Sports Betting Weekly

Formula 1: Chinese Grand Prix

When: Sunday, 12 April 2015 (FINISHED)
Where: Chinese Grand Prix
The motoring world was stunned in Malaysia a fortnight ago when Sebastian Vettel – a driver representing someone other than Mercedes – steered his Ferrari ahead of both Lewis Hamilton and Nico Rosberg to claim a maiden victory for the Italian team; their first race win since Fernando Alonso took the Spanish Grand Prix in May 2013

After suffering what was their worst ever season in Formula 1 last year, where the Ferrari team claimed just two podium appearances, the victory was met with widespread celebration – not only from inside the Ferrari camp, but from fans of the sport in general as it now seems that Mercedes’ previously unstoppable dominance may be under threat.

The post-race reaction spoke volumes as to how much people wanted a change, as Vettel himself was accused of sucking the life out of the sport when he was winning more or less every race with the Red Bull team in the early part of the decade. Indeed this was the German’s 40th win, taking him one behind Ayrton Senna’s record of 41 as the third highest total in F1.

Whether this proves to be a flash in the pan performance or something sustainable remains to be seen, but there is now optimism that we may have a two-horse race between rival teams, whereas before it seemed that we merely had a two-horse race between two drivers on the same side.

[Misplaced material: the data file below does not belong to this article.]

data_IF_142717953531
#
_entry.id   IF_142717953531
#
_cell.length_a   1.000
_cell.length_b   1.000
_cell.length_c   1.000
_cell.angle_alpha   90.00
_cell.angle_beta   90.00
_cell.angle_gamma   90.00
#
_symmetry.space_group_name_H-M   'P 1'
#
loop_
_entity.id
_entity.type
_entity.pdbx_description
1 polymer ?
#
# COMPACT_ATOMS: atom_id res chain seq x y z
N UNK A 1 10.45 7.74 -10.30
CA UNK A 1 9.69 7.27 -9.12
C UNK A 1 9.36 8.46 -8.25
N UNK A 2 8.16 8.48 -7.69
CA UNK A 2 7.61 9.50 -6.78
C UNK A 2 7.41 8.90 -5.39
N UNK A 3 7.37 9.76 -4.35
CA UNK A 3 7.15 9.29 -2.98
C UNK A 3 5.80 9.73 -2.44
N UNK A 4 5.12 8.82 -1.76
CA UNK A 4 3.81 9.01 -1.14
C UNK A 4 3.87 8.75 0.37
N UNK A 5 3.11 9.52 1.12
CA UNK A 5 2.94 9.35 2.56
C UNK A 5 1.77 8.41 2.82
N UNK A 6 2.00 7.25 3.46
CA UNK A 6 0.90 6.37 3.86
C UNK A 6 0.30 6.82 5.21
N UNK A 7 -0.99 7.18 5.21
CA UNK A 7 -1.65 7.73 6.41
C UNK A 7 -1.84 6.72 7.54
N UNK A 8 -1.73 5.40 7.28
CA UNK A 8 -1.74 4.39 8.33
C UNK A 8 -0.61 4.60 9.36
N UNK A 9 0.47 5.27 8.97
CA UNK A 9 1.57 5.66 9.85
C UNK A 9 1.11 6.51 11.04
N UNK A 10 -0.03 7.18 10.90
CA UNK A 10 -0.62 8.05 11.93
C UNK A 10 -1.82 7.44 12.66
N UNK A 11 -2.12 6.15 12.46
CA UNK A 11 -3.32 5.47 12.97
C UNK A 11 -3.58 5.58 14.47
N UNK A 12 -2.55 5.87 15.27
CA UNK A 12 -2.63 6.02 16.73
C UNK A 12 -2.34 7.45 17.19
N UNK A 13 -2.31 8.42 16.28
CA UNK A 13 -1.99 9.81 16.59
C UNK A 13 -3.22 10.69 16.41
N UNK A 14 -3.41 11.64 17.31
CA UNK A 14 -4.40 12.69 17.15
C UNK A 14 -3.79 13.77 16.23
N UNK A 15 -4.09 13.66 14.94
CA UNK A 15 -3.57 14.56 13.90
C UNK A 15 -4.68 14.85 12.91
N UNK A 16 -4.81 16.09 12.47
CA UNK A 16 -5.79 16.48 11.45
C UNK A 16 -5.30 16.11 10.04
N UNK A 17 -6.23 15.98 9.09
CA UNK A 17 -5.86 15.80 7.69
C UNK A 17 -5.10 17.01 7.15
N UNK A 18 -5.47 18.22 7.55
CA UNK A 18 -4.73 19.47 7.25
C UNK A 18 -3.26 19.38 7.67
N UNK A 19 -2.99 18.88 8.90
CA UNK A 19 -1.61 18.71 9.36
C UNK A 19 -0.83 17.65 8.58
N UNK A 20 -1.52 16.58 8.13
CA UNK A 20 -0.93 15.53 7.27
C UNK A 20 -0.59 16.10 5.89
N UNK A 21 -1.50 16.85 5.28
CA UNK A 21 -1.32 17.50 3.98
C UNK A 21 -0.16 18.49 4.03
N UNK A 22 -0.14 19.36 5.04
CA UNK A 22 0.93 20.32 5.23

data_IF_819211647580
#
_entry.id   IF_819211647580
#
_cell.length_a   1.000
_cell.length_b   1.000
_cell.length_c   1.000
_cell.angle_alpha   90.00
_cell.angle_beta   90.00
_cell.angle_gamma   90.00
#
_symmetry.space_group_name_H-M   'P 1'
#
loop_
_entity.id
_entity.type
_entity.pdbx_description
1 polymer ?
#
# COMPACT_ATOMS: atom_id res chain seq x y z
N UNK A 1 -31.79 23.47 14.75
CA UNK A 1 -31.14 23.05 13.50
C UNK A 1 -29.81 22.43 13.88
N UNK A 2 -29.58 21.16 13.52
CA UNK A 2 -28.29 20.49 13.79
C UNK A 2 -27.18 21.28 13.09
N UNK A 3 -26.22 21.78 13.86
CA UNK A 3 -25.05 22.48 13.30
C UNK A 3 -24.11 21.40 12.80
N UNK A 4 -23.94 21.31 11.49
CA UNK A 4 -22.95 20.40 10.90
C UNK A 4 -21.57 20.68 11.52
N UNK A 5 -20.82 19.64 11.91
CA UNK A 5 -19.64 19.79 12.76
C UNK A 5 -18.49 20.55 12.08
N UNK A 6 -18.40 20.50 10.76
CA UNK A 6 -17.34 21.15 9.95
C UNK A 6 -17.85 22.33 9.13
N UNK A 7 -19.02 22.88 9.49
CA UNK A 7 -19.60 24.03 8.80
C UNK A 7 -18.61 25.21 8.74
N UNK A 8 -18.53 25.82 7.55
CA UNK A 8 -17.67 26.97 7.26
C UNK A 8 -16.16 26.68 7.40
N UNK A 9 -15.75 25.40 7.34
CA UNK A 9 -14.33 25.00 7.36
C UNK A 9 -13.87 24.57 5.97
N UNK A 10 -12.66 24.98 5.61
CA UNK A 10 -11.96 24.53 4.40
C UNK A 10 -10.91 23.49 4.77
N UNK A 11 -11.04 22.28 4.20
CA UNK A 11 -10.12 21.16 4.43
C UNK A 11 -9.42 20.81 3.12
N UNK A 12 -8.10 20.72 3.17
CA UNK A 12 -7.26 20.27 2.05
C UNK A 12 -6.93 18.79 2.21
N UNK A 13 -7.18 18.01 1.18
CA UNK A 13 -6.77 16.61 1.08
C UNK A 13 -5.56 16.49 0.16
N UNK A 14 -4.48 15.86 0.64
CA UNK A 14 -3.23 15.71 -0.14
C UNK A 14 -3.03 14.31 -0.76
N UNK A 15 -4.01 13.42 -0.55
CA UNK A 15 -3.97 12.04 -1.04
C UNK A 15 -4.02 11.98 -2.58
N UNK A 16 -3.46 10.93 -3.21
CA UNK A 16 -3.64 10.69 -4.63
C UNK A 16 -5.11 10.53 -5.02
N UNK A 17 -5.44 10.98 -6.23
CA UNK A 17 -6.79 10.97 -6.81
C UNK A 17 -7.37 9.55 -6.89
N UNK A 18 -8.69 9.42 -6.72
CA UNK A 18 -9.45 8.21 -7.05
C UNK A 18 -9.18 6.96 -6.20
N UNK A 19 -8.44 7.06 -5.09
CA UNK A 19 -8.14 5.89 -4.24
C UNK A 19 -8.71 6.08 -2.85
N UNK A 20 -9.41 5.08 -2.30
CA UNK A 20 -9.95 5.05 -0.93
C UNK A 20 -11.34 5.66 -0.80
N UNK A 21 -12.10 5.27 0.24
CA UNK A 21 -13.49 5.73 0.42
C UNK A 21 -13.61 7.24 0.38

The result even caused some tension inside the Mercedes camp, with world champion Lewis Hamilton clashing with his team members over what type of tyre to use for the final stint. Ferrari had Vettel using the faster medium tyres, while Hamilton was given hard tyres with his only other alternative being well-worn medium tyres.

The reason for those tyres being so worn was because they were the same ones used in qualifying – allowing for only one set of mediums to be included in the race itself – with the Mercedes team believing the hard tyre would be more beneficial in a proper Grand Prix situation.

Ultimately, however, that proved to be a poor decision; and Mercedes will be keen to make a point of amending their mistake this weekend in China on a track that they have flourished on in the last three years – Rosberg won there in 2012 and Hamilton won the last race in Shanghai in 2014.

Last year’s race was a Mercedes one-two, such was the level of authority the Germans stamped on the track, with Alonso coming third in his Ferrari – and as such, the chances of the podium consisting of two Mercedes drivers and one Ferrari member this time around is likely to be incredibly high.

That is the opinion of the market too, as Hamilton is favourite to win the race at 8/11, Rosberg is second favourite and is backed at 3/1 and Vettel is the third most popular choice and can be had at 5/1. Vettel is also 8/15 to finish on the podium and 4/9 to ‘win’ minus the two Mercedes drivers.

Another boost for Ferrari in Malaysia came in the shape of former world champion, Kimi Raikkonen, who, after qualifying 11th on the grid and then suffering a puncture on lap two, was given a blessing by the safety car and took full advantage, turning on the style that saw him win the world championship back in 2000 as he stormed back to finish fourth.